Legion (season 1)

I watched this show quite a long time now, but it had me sold on “very strange experimental TV about an obscure X-Men character who is possibly struggling with mental illness or a superpower or both.” Okay, I actually hadn’t really been into the X-Men before this, but I’d been intrigued by how it can be seen as metaphorical for marginalized youth. Add that to the mental health themes, and I was hoping for something like Fringe (one of my favorite shows of all time), where sci-fi/supernatural elements help communicate the fear of what’s happening in your own head. And it didn’t disappoint on that front, while also being very entertaining with a mix of horror, mystery, action, romance, and surrealism. It even turned into a silent black-and-white horror movie once. Can’t wait to continue exploring the world in the second season!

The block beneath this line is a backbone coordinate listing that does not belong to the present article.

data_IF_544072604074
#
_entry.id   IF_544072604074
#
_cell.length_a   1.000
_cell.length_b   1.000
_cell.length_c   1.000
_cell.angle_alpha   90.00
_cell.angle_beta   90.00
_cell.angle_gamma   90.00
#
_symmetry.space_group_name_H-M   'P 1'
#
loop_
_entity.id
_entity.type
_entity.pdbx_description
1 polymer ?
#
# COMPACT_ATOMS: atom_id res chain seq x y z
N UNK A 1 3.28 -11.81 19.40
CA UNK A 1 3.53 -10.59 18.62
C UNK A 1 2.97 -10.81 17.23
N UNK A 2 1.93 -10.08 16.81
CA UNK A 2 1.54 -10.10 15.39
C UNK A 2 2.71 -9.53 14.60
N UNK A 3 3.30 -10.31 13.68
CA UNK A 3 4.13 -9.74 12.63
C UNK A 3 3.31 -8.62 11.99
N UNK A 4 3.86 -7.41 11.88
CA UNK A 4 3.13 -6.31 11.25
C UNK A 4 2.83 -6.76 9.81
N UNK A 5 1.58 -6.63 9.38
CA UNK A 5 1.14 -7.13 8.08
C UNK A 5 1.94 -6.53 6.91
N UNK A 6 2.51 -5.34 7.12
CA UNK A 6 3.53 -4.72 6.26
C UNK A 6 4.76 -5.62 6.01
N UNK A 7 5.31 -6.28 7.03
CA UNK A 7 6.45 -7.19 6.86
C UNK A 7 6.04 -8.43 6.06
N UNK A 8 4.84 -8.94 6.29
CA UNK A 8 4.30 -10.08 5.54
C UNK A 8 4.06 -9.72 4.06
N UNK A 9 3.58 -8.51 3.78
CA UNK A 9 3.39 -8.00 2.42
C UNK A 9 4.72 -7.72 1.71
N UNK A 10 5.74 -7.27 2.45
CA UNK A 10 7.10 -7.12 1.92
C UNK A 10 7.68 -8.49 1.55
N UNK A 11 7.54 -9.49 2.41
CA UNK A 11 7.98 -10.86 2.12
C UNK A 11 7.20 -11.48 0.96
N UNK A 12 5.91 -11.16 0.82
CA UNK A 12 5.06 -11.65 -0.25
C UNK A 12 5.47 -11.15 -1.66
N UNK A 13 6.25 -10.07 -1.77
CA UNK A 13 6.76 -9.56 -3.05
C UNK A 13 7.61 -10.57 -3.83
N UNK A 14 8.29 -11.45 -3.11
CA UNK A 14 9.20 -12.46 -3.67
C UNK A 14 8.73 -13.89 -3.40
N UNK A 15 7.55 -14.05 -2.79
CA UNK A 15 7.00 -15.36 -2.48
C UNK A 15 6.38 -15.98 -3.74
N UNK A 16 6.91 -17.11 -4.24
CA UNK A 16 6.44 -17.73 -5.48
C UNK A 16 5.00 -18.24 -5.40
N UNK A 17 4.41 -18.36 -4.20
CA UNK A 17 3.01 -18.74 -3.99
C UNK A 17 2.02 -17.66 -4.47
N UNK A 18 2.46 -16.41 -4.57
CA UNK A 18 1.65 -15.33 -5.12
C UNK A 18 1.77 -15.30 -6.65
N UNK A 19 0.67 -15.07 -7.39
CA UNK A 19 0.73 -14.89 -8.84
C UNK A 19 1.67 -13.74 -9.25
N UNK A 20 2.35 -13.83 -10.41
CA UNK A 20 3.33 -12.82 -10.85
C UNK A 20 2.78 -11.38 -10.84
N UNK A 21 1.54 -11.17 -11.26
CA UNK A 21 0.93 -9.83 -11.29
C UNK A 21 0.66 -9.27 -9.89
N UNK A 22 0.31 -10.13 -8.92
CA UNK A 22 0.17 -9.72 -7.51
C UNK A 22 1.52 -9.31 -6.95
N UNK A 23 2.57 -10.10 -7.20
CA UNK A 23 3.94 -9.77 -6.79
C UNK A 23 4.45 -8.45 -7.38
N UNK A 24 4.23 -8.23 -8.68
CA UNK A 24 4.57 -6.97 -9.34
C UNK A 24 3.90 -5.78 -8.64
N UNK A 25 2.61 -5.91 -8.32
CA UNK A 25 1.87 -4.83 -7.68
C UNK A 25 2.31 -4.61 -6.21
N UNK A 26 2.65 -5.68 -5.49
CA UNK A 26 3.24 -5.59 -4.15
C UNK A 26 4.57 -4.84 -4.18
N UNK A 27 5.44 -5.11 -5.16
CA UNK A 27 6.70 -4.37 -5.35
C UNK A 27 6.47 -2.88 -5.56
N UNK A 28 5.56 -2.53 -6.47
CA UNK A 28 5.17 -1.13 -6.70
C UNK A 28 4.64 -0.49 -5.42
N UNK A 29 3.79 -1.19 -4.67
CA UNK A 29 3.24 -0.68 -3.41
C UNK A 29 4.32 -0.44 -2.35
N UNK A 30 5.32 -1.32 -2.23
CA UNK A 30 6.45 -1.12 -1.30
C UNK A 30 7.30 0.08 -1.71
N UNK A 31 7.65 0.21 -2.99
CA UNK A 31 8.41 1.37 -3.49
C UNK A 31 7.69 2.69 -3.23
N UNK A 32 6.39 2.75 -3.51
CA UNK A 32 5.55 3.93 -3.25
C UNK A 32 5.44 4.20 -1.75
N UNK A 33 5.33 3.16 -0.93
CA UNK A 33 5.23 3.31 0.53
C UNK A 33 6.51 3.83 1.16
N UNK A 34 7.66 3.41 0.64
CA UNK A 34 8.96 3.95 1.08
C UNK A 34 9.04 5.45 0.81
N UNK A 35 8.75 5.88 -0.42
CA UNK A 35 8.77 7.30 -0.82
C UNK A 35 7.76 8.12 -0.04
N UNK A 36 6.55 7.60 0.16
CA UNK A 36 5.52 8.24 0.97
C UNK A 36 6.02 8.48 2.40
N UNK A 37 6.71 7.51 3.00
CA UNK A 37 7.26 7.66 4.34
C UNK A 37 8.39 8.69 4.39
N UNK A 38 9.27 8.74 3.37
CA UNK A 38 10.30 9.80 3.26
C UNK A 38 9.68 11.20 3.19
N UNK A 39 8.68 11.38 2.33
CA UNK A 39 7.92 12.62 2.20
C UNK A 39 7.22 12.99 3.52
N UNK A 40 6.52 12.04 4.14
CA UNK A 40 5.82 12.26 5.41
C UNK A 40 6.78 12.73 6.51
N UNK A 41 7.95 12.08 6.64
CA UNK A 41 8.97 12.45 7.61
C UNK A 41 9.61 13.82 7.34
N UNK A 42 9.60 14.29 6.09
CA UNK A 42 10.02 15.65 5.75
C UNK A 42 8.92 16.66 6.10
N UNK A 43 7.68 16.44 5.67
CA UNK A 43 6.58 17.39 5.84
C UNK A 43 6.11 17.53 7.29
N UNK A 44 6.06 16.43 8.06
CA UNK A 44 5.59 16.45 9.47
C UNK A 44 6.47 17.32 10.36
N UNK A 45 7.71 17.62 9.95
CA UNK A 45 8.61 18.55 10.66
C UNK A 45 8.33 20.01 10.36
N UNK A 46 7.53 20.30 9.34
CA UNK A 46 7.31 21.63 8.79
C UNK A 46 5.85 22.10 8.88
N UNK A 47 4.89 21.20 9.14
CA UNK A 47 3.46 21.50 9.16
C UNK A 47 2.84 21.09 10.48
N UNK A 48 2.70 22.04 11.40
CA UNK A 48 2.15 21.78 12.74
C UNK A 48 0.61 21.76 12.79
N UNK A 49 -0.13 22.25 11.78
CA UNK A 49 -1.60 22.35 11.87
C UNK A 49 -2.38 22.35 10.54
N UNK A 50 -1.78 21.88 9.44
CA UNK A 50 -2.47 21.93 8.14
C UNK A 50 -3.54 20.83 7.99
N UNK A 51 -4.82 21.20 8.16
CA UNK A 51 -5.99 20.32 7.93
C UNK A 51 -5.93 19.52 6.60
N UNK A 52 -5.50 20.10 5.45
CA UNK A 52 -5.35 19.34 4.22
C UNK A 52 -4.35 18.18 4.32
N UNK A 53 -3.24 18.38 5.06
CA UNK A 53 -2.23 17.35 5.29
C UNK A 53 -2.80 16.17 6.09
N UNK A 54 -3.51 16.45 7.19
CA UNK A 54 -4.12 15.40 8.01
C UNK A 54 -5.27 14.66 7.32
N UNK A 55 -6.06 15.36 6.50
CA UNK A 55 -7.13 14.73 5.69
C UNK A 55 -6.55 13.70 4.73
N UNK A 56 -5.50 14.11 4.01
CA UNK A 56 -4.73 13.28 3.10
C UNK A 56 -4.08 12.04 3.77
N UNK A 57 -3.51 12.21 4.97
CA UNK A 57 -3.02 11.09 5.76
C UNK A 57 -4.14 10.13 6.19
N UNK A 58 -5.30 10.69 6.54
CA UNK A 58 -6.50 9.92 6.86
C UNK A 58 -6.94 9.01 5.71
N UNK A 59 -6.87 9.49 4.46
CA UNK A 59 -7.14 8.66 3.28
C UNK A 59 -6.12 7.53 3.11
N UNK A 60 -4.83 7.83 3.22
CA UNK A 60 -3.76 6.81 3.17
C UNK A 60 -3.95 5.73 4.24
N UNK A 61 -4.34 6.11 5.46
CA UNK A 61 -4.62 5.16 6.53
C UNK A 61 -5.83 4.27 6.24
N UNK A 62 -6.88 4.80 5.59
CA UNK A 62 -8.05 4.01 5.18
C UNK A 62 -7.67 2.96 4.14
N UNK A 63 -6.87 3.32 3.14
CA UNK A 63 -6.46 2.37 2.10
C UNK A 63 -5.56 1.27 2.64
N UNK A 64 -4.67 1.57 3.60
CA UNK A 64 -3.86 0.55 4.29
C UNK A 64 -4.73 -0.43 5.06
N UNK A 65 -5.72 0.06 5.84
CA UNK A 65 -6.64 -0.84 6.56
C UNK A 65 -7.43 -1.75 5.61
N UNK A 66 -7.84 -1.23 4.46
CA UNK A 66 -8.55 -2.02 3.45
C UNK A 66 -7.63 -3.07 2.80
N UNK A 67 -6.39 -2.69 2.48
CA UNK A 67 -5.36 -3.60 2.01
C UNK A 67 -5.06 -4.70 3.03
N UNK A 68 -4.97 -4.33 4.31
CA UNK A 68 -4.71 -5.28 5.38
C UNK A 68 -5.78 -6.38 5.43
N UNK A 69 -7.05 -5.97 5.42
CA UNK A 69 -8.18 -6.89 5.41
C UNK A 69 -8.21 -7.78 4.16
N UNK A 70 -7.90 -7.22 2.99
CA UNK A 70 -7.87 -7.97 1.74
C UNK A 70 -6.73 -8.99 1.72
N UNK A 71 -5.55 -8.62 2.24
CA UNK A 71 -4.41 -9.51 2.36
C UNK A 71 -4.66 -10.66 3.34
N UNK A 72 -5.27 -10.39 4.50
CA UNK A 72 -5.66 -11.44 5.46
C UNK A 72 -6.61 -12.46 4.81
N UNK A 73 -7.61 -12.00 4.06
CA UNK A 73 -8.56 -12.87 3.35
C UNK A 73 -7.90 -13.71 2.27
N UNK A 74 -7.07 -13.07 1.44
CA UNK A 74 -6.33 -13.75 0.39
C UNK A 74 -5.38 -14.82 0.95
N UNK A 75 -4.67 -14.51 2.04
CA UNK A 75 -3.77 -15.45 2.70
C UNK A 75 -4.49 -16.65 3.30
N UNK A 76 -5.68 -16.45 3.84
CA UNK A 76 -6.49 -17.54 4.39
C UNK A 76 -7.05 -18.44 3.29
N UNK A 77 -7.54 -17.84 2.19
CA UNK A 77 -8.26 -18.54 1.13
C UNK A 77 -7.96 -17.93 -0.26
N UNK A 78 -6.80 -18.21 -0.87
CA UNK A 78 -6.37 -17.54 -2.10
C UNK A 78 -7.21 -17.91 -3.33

Naturally, I have to close out with this clip. Aubrey Plaza deserves all the awards for being really creepy the whole season.

Doctor Who (series 10 +  Christmas special)

Doctor Who was my first proper TV love (like 6 and a half years ago now!) and I still continue to enjoy exploring whatever it throws at me each week it’s’ on. This year, I loved the unpredictable, funny, and groundbreaking Bill as the new companion, there were quite a few episodes with great ideas I enjoyed, and Peter Capaldi’s Doctor was continued to delight. The most recent episode, the Christmas special, explored death and change in a very moving way. And I’m excited for the Thirteenth Doctor, too! (Though I’ll have to get used to her being a very different character than she played on Broadchurch…see below.)

Doctor Who S10 Ep1

The Good Place (season 1.5-2.5)